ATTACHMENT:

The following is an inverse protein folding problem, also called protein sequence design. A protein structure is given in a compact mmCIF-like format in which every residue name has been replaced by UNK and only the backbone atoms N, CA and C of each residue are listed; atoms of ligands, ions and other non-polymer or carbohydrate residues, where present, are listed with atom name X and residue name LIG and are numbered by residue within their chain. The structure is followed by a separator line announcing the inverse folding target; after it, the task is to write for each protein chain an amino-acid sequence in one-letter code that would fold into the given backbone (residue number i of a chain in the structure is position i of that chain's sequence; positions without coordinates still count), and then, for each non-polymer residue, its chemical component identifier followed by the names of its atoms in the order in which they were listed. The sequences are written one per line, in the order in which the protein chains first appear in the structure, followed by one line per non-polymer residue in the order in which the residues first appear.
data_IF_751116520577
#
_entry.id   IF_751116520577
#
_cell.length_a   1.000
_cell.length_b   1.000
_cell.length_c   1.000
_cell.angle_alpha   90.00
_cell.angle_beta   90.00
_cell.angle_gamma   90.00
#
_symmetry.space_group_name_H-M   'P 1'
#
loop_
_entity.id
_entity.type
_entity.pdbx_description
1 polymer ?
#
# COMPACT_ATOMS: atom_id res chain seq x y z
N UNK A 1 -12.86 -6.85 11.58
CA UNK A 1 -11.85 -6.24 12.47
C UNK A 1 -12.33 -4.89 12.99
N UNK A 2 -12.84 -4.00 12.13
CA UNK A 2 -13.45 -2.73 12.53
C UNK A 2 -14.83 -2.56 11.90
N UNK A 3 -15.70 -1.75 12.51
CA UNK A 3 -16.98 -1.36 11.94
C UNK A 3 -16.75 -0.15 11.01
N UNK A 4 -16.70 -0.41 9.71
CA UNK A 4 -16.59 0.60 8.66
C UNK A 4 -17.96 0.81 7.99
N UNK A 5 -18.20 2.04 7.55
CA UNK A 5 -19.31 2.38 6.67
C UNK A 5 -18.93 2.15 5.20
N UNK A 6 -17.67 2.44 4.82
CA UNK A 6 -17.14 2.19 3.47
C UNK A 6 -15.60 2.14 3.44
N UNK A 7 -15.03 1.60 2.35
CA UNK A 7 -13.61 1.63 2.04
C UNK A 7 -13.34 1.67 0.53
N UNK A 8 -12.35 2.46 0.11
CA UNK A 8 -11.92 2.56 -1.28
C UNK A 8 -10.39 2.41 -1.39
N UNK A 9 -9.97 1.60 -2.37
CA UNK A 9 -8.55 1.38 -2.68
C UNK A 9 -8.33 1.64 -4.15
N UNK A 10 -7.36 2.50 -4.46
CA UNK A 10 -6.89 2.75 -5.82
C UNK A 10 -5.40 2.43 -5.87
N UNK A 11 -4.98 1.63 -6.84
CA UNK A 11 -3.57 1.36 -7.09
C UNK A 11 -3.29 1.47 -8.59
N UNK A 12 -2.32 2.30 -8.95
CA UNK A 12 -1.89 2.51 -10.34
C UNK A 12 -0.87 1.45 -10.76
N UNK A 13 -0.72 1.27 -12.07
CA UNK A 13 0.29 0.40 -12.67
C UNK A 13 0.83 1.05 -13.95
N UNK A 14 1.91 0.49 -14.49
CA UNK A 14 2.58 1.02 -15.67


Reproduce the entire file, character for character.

The following is an inverse protein folding problem, also called protein sequence design. A protein structure is given in a compact mmCIF-like format in which every residue name has been replaced by UNK and only the backbone atoms N, CA and C of each residue are listed; atoms of ligands, ions and other non-polymer or carbohydrate residues, where present, are listed with atom name X and residue name LIG and are numbered by residue within their chain. The structure is followed by a separator line announcing the inverse folding target; after it, the task is to write for each protein chain an amino-acid sequence in one-letter code that would fold into the given backbone (residue number i of a chain in the structure is position i of that chain's sequence; positions without coordinates still count), and then, for each non-polymer residue, its chemical component identifier followed by the names of its atoms in the order in which they were listed. The sequences are written one per line, in the order in which the protein chains first appear in the structure, followed by one line per non-polymer residue in the order in which the residues first appear.
data_IF_751116520577
#
_entry.id   IF_751116520577
#
_cell.length_a   1.000
_cell.length_b   1.000
_cell.length_c   1.000
_cell.angle_alpha   90.00
_cell.angle_beta   90.00
_cell.angle_gamma   90.00
#
_symmetry.space_group_name_H-M   'P 1'
#
loop_
_entity.id
_entity.type
_entity.pdbx_description
1 polymer ?
#
# COMPACT_ATOMS: atom_id res chain seq x y z
N UNK A 1 -12.86 -6.85 11.58
CA UNK A 1 -11.85 -6.24 12.47
C UNK A 1 -12.33 -4.89 12.99
N UNK A 2 -12.84 -4.00 12.13
CA UNK A 2 -13.45 -2.73 12.53
C UNK A 2 -14.83 -2.56 11.90
N UNK A 3 -15.70 -1.75 12.51
CA UNK A 3 -16.98 -1.36 11.94
C UNK A 3 -16.75 -0.15 11.01
N UNK A 4 -16.70 -0.41 9.71
CA UNK A 4 -16.59 0.60 8.66
C UNK A 4 -17.96 0.81 7.99
N UNK A 5 -18.20 2.04 7.55
CA UNK A 5 -19.31 2.38 6.67
C UNK A 5 -18.93 2.15 5.20
N UNK A 6 -17.67 2.44 4.82
CA UNK A 6 -17.14 2.19 3.47
C UNK A 6 -15.60 2.14 3.44
N UNK A 7 -15.03 1.60 2.35
CA UNK A 7 -13.61 1.63 2.04
C UNK A 7 -13.34 1.67 0.53
N UNK A 8 -12.35 2.46 0.11
CA UNK A 8 -11.92 2.56 -1.28
C UNK A 8 -10.39 2.41 -1.39
N UNK A 9 -9.97 1.60 -2.37
CA UNK A 9 -8.55 1.38 -2.68
C UNK A 9 -8.33 1.64 -4.15
N UNK A 10 -7.36 2.50 -4.46
CA UNK A 10 -6.89 2.75 -5.82
C UNK A 10 -5.40 2.43 -5.87
N UNK A 11 -4.98 1.63 -6.84
CA UNK A 11 -3.57 1.36 -7.09
C UNK A 11 -3.29 1.47 -8.59
N UNK A 12 -2.32 2.30 -8.95
CA UNK A 12 -1.89 2.51 -10.34
C UNK A 12 -0.87 1.45 -10.76
N UNK A 13 -0.72 1.27 -12.07
CA UNK A 13 0.29 0.40 -12.67
C UNK A 13 0.83 1.05 -13.95
N UNK A 14 1.91 0.49 -14.49
CA UNK A 14 2.58 1.02 -15.67